DavidDriver DavidDriver is offline
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Hi I'm new here. And this is my first post.

I recently aquired several handguns from my father-in-law, Col. Richard Boland US Army (ret).

Here are pictures of three of them.

The Ithaca has me a little stumped. The s/n is for a Remington Rand. But it also has the G.H.D. stamp, which I thought only Colt's had. It's a pity it was plated too, as I understand that the parkerized versions are more desireable. But it has a match barrel and an interesting history.

The gun was given to my father-in-law by another officer, during the Vietnam War. At the time, Col. Boland was a war plans officer and worked for General Westmoreland. "A backup man", he called himself. He's a rather confrontive sort, and can be very violent if pushed to far. And at one point the one doing the pusing was none other than (then) Col. Nguyen Cao Ky.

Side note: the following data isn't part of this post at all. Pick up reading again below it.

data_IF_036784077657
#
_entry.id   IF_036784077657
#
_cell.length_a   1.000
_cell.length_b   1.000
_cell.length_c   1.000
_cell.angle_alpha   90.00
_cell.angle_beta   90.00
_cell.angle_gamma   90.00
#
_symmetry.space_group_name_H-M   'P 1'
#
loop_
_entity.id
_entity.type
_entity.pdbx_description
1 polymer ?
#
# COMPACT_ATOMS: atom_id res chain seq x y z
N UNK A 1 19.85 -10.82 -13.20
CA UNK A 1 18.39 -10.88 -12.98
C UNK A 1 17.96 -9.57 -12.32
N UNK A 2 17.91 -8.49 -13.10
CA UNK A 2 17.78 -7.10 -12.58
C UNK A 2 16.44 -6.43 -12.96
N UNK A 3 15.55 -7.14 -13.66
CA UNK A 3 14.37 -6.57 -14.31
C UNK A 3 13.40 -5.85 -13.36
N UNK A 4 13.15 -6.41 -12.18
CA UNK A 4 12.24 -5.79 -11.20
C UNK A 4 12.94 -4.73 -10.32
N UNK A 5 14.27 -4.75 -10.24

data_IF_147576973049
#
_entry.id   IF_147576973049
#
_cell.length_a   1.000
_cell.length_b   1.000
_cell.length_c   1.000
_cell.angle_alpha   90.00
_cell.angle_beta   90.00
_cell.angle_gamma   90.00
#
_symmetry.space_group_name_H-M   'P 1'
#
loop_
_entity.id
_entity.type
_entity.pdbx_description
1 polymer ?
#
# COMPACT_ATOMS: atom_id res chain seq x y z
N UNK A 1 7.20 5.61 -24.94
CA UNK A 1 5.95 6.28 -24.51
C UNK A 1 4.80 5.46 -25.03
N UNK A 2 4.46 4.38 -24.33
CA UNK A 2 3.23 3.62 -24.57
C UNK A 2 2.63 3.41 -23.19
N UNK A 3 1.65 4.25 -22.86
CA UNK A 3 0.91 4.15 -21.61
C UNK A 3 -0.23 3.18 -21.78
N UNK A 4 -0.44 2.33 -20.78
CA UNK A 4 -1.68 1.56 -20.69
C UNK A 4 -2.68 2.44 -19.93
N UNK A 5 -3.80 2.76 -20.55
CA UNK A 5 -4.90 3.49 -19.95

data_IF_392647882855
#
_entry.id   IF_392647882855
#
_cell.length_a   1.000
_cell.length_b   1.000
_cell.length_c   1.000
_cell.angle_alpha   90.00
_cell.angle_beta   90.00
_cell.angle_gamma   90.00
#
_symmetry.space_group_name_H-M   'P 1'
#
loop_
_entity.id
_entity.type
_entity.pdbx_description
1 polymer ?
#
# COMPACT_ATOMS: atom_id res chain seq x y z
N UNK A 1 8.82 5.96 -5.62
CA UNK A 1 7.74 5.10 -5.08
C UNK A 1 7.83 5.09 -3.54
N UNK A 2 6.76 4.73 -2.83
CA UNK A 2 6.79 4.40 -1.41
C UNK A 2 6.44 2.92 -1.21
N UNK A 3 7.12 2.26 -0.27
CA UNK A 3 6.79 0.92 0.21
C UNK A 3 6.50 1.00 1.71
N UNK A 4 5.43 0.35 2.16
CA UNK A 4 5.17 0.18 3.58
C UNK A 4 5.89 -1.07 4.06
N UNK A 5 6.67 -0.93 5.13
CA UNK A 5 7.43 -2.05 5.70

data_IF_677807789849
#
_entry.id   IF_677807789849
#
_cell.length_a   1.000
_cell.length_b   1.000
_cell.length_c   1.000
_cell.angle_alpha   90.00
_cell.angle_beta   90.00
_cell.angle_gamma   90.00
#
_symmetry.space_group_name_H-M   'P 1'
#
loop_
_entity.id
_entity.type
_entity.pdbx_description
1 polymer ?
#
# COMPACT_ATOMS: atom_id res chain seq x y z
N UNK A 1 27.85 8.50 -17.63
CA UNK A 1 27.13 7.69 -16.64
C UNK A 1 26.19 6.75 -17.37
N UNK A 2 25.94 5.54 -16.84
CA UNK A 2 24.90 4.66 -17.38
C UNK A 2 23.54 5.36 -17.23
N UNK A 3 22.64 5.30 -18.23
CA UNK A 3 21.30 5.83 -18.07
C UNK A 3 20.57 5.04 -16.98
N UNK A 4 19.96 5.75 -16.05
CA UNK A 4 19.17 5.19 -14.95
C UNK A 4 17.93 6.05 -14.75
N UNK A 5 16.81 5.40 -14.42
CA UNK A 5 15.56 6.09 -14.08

Col. Boland setup a gauntlet (the same kind used today at military installations, and promoted heavily by recently deceased Gen. Wayne Downing, who served under and received his first real combat training as a leiutenant, under my father-in-law) at MACV headquarters in Saigon. Col. Ky apparently took objection to the maneuver and as punishment ordered my father-in-law to use a rear gate that was inconvenient, out of the way, and unnecessary.

When my father-in-law refused, he was met at gun-point by the Viet sentry's and attending colonel at the front gate. He returned with mounted machine gun on his jeep and several Nung bodyguards. He threatened to cut the guardshack and anyone inside in half, if they didn't let him though.

Col. Ky was outraged and challenged Colonel Boland to a duel. Colonel Boland accepted. The US Army did not. They instead organized a target match betweent the two, and ordered Col. Boland to lose.

Colonel Boland brought the match Ithaca pictured below just to be sure he wouldn't.
Attached Thumbnails
130xxxRIght(s).JPG   154xxxRight(s).JPG   Right(s).JPG   GHD(s).JPG   IthacaSerialNo(s).JPG  

Last edited by DavidDriver; 08-20-2007 at 02:19 AM.